You can normally build single storey, full-width rear extensions to a depth of 4m for detached properties or 3m for other types of houses without planning permission. Single storey extensions are restricted to a height of 4m. If it is within 2m of a boundary the height of the eaves (if it has them), it cannot exceed 3m.
Mulit-storey Rear Extensions to Houses
Extensions of more than one storey cannot be built if:
- there is less than 7m between the extension and the rear boundary;
- the property is in a conservation area.
If one or both of these of true then you will need to either apply for planning permission or only build a single storey.
If a multi-storey extension is allowed the only restriction to the number of storeys is the height of the existing house, which cannot be exceeded. As well as the overall height, the eaves on the extension (if it has any) cannot be higher than those of the existing house or 3m for the parts within 2m of the boundary.
Extensions of more than one storey are restricted to a depth of 3m for all houses.
Restrictions that Apply to Both
There is no longer any restriction for rear elevations that face the highway, unless the rare circumstance has occurred where it has been decided that the back of your house is the principal elevation. Infiniti uses the following definition to decide which side of the house is the principal elevation: “The elevation that is designed to be the main elevation of the property (which will generally front a highway) and includes the most architectural detail (for example gable or bay window details or decorative porches).” Normally this will be what everyone agrees is the front, but if your house is at an angle to the road, on a corner, backs onto a road or if you are at all unsure you should check with the planning department which side of your house forms the principal elevation.
The extension must also conform to the following rules:
- If the rear of the house is stepped, then the profile of the existing building must be retained.
- The exterior materials used must be of a similar appearance to the existing building (not conservatories).
- Any side facing veluxs, dormers or upper-floor windows must be obscure-glazed, and non-opening “unless the parts of the window which can be opened are more than 1.7 metres above the floor of the room in which the window is installed”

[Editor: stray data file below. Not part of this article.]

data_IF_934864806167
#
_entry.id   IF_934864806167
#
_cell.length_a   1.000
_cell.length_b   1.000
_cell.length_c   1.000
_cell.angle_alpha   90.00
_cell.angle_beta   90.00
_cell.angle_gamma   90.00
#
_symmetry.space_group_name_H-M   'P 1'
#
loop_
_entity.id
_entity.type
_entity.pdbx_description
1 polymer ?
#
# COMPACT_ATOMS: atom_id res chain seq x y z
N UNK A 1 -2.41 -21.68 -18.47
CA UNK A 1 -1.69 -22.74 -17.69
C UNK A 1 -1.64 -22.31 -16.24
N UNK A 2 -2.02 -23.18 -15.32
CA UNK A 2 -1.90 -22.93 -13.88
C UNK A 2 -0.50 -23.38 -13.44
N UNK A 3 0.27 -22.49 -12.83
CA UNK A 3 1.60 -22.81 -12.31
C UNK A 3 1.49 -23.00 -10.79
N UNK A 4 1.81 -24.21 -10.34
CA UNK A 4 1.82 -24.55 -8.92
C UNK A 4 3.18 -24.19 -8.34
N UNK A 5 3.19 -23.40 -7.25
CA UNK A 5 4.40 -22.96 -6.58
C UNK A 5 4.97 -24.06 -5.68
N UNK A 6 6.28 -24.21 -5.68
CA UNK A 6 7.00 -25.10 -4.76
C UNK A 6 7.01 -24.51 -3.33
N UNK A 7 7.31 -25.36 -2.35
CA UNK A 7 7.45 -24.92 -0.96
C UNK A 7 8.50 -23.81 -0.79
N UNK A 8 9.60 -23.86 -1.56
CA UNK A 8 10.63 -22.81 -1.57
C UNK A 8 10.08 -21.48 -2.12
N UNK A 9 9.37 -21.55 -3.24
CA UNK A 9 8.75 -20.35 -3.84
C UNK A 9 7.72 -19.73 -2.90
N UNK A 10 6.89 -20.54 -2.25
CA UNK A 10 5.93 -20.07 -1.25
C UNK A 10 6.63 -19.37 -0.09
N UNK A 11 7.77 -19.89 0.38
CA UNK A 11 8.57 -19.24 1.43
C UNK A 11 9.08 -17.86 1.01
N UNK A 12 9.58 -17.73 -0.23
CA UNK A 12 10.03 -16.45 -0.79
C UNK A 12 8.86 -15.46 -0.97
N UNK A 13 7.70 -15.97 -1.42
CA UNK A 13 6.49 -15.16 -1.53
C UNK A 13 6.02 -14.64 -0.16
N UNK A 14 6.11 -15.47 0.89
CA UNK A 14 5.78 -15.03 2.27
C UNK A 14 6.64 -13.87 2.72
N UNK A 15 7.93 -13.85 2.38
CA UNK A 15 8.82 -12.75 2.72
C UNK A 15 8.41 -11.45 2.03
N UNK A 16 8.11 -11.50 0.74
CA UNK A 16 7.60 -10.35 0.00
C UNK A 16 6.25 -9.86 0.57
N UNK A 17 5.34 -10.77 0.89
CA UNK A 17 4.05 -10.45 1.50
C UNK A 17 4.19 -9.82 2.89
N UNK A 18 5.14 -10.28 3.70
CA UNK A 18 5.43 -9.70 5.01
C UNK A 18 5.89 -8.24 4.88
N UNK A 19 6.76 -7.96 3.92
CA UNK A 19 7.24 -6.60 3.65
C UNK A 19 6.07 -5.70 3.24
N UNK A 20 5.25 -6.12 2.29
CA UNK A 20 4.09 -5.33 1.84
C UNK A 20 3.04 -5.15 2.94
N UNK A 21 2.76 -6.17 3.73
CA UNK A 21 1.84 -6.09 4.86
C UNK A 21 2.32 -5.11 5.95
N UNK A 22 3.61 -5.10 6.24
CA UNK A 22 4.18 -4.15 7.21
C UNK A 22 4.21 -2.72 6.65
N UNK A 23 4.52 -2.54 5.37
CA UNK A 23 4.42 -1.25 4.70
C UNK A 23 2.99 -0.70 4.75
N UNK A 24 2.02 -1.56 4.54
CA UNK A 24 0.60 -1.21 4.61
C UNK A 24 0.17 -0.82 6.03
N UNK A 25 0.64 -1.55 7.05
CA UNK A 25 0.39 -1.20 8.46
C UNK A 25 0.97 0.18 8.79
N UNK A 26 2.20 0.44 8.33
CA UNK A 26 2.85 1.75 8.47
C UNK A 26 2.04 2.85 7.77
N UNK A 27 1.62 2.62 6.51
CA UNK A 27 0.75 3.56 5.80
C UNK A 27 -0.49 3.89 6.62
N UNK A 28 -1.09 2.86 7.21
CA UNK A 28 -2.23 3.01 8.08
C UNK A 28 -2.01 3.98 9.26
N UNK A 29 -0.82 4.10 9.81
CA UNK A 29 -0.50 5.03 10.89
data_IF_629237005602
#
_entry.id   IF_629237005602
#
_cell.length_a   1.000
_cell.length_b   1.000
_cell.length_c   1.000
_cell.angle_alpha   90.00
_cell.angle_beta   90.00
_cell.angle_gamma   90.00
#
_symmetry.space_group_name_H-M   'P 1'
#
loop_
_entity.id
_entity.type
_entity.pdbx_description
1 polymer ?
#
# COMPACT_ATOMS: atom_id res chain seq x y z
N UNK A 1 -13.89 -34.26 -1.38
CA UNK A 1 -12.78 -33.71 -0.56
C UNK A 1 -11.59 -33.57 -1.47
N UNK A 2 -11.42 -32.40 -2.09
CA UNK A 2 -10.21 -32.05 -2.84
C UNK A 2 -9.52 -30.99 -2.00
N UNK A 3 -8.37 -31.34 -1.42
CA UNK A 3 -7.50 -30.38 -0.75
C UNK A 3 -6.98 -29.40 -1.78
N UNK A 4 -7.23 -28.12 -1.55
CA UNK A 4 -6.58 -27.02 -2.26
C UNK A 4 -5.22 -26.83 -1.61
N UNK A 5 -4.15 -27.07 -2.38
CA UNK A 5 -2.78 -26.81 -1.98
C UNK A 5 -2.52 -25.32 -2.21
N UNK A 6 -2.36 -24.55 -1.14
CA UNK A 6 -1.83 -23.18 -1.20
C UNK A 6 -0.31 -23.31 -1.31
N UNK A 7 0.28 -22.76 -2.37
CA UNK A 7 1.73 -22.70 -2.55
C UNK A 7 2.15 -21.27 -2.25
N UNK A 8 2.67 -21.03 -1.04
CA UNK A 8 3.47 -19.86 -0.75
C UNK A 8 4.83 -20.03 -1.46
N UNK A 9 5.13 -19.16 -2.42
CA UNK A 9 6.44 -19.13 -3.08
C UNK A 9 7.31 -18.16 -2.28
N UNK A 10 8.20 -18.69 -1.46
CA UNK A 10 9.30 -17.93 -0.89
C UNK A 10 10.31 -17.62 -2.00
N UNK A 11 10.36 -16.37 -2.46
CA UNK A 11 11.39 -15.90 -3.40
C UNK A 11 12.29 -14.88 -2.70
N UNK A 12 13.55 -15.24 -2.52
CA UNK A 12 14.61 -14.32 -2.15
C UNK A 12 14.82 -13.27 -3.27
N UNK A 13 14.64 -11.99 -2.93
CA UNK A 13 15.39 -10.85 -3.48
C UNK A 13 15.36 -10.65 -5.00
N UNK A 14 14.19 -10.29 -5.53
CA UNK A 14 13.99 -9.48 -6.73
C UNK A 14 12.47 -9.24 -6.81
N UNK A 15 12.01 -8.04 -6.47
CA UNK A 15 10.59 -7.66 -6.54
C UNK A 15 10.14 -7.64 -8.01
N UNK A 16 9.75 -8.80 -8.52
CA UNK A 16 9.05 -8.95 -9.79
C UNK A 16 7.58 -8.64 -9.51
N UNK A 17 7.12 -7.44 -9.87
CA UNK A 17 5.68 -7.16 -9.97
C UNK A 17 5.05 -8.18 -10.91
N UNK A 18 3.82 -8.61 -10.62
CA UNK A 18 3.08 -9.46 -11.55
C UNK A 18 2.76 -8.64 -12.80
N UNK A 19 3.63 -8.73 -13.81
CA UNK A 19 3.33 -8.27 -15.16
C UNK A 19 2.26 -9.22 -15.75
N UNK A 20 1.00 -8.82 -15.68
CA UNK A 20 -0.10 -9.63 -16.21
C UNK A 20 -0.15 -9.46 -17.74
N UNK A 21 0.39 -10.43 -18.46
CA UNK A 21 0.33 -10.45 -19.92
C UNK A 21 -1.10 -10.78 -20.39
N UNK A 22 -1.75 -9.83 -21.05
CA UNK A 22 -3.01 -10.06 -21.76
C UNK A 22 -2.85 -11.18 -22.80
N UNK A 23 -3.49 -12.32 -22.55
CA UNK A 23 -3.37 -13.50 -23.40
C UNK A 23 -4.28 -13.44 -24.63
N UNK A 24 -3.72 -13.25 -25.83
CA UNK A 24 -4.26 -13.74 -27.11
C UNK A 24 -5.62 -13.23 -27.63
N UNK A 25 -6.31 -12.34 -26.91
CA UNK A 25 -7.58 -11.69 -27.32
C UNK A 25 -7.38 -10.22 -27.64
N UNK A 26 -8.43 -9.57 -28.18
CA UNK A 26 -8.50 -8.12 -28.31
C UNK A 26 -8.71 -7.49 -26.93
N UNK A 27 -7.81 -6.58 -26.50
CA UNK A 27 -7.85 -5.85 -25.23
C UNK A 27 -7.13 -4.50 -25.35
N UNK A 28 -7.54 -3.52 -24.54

- Where the extension has more than one storey, the pitch of its roof must, “so far as practicable”, match the roof pitch of the original house.
- If your house is in a conservation area you cannot clad any part of the exterior of the dwellinghouse with stone, artificial stone, pebble dash, render, timber, plastic or tiles without requiring planning permission.
Flats, Maisonettes and Shops
If your property is a flat or maisonette (including those converted from houses) or a commercial property, such as a shop or public house you will need to apply for planning permission.
If you live in a listed building, you will need listed building consent for any significant works whether internal or external or in the grounds (curtilage) even if you do not require planning permission.
Do I need planning permission?
There is a certain amount of work that you can do to your house without requiring planning permission, known as your permitted development rights. If you want to carry out a project that falls outside of these rules it does not mean that you cannot do it just that you must apply for planning permission first.
Please also note that this information is provided for guidance only. The rules surrounding permitted development are complex and depend on your local council and we will help you decide whether the project requires planning permission or not. You should also be aware that previous planning permissions may have restricted permitted development rights and you should ensure that this is not the case before starting any work.
Please note: Whether or not you need planning permission you are likely to need Building Regulations approval.